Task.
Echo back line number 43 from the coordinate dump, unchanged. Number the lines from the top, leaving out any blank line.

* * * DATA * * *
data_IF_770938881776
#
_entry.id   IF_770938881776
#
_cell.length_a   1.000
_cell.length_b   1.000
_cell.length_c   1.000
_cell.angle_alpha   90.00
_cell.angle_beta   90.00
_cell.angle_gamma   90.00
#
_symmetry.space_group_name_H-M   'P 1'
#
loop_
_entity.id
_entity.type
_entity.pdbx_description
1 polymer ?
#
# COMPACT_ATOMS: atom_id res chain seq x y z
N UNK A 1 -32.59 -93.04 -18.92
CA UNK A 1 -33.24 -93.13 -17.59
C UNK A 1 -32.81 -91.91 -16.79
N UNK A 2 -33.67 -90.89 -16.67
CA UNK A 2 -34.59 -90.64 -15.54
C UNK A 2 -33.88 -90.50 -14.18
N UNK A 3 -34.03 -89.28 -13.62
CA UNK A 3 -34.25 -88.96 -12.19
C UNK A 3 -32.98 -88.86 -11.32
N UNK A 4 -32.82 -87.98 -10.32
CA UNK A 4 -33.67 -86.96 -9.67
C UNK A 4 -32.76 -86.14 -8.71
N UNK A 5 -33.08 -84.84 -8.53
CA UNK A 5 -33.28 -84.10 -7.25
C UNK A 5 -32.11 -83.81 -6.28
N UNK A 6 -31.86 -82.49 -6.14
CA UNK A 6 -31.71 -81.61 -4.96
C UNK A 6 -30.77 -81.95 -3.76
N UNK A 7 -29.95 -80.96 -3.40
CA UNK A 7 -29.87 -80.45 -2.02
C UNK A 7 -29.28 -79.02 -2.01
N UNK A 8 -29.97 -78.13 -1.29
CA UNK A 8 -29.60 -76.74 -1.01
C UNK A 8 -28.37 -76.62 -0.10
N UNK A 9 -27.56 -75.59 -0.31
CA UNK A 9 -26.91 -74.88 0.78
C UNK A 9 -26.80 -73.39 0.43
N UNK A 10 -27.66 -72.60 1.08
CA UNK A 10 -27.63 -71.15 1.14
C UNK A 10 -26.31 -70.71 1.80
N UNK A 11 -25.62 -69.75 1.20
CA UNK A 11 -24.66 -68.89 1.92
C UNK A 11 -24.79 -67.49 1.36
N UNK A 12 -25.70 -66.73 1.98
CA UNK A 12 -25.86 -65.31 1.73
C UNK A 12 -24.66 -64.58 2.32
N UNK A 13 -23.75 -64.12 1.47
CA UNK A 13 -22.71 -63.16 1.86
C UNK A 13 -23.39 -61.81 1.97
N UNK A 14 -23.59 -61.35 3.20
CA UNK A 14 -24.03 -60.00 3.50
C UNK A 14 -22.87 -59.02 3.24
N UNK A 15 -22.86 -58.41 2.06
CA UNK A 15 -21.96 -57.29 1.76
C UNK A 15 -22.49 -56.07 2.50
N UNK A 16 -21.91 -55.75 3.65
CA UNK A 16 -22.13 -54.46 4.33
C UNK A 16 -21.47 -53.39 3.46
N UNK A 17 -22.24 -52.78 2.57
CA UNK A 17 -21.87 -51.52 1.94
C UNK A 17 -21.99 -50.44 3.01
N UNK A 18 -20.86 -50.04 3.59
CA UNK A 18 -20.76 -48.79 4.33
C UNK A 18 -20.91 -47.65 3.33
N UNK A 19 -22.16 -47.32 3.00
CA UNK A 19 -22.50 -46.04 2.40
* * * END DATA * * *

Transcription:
CA UNK A 8 -29.60 -76.74 -1.01